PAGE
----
Mothers, critics and Crazy Rich Asians


My mum—Malaysian-Chinese, late ‘60s—almost never goes to the movies.  “1st movie in 10 years!”, she texted me excitedly ahead of our date night. By my count, the Crazy Rich Asians preview screening we attended, held by the newly launched Pan-Asian Screen Collective, might have been her fourth visit to a theatre in the last two decades. It was definitely a huge deal. (The fact we got to see the film before general release, buttered up with pre-film snacks and beverages—an experience I had only previously shared with my late dad while she heard about it—was a bonus and added to the novelty.)

For an Asian audience, particularly for Chinese immigrants who are “stuck between two worlds” so to speak, Crazy Rich Asians can be a deeply personal event, powerful enough to trigger bouts of uncontrollable weeping. It’s not just the Big Ticket Movie Everyone is Talking About, but the rare opportunity to see themselves reflected on the big screen in a way that’s practically unheard of. And it’s not that Asian audiences aren’t currently well-served by Asian cinema in New Zealand: the distributor CineAsia delivers day-and-date releases of Asian films on a regular basis here (and of course, there’s the annual New Zealand International Film Festival).

The key difference is that Crazy Rich Asians is a Hollywood product, bankrolled by the same people who brought you Justice League. To watch a movie with a completely Asian cast in the context of a wide release in a predominantly Western market is unique. But then watch to them wrestle with the complex dynamics of their own heritage is both profound and heart-rending.

It feels like the jubilant culmination of growing Asian representation on screens, big and small, that has been bubbling away over the last few years. Just to name a select but very worthy few: the likes of John Cho (Columbus, Searching), Sandra Oh (Killing Eve) and Kelly Marie Tran (Star Wars: The Last Jedi) have been making great strides, while the work and presence of actors like Hayden Szeto (The Edge of Seventeen), Manny Jacinto (The Good Place) and Ivan Mok (The Americans) haven’t gone unnoticed by me.

Unsurprisingly, in the wake of the film’s enormous hype, several Western critics have offered perspectives which I can’t let go without some sort of comment. Graeme Tuckett, writing for Stuff, says that Crazy Rich Asians is “being touted as a triumph of Asian filmmaking”. It is not. Let’s not spread that bit of misinformation. I concur that Crazy Rich Asians has its share of faults. Maybe the writing adheres too slavishly to tried-and-true tropes. Maybe Henry Golding is too bland a leading man. Maybe by reveling in the outrageous wealthy indulgences of its characters, it’s having its cake and eating it too. The film isn’t flawless. We can argue, however, that it is a triumph of Asian screen representation.

In his Flicks review, Luke Buckmaster reductively conflates the cause of “diversity” with the issue of “content”, specifically “mainstream studio-produced goop”. Doing so fails to acknowledge that although Crazy Rich Asians is perhaps “mainstream” in form or product—a formula rom-com—there is nothing absolutely mainstream about its existence at all. In an environment normally reserved for superhero cinematic universes, it is not mainstream to witness an all-Asian cast bond over preparing dumplings, making jokes about guilt-shaming parents, nor is it mainstream to hear Hokkien or Singlish phrases uttered out loud as if you were suddenly dropped into a circle of your gossiping aunties. Buckmaster also characterises Michelle Yeoh’s character as “the stereotypical monster mother-in-law”. I don’t see monstrous. I see through Eleanor Young, whom Yeoh exquisitely calibrates with minute gestures and glances, intrinsic qualities of Asian motherhood rooted in sacrifice, protectiveness and fealty towards cultural tradition.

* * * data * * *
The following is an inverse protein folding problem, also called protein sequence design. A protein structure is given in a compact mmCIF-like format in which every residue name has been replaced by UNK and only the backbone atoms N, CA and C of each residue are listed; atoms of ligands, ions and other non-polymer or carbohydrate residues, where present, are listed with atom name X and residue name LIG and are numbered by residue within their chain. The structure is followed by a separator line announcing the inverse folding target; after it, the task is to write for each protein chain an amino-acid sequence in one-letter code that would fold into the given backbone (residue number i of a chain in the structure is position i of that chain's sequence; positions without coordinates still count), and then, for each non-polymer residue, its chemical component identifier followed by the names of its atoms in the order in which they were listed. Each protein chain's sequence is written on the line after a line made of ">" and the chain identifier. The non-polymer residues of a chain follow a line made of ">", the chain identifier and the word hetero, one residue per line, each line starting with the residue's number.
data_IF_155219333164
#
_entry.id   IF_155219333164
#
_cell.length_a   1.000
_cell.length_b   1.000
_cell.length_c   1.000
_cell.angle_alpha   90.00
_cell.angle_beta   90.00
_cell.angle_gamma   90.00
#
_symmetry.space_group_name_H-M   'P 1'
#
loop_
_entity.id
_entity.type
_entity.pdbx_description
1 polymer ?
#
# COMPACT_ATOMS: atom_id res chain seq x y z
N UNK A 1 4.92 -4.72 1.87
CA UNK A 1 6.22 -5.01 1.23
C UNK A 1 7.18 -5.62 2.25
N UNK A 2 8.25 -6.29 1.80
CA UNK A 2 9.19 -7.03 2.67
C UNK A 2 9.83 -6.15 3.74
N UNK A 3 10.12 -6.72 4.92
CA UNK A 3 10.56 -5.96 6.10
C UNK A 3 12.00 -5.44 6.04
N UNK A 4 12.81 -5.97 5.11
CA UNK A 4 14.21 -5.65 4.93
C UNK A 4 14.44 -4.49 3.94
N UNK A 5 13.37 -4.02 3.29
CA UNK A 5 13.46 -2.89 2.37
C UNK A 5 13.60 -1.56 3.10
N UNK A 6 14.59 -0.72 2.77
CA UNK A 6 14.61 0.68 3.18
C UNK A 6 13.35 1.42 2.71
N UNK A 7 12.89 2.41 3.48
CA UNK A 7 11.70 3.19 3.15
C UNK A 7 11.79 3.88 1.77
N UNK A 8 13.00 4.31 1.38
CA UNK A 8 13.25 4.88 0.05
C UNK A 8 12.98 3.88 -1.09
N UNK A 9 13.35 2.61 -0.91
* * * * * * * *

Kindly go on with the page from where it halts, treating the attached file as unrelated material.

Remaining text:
If we need to address the greater problem with Crazy Rich Asians, it’s not that it is clichéd or predictable, or symptomatic of goopy studio fare. Ironically, it’s that it doesn’t do justice to Singapore’s ethnic diversity. In hindsight, it’s a problematic area I wasn’t able to properly tackle in my review of the film. I do understand that by saying, “Controversial representation issues…quickly fade…”, it comes from a place of privilege, of having your people represented by Crazy Rich Asians. However, it’s a statement that may not hold true for Indians, Filipinos and Malays of Singapore, and other Asians who have yet to have their voices heard at this level. It’s a difficult but necessary conversation to have, and one that can be done without robbing the film of its substantial impact and breakthrough.

“I wanna see Asians in love”, John Cho said in this interview with Vulture. It’s as sincere and genuine a sentiment I’ve read in response to Crazy Rich Asians. Instead of gangsters, nerdy/horny sidekicks or martial artists, let us have our gorgeous romantic dreamers with their thousand-watt smiles, gleaming emerald rings and fairytale endings. There’s more work to be done for representation, but for now, I’m just stoked I was able to take my mum to another movie before she turned 70. As of writing, she’s keen to see it again.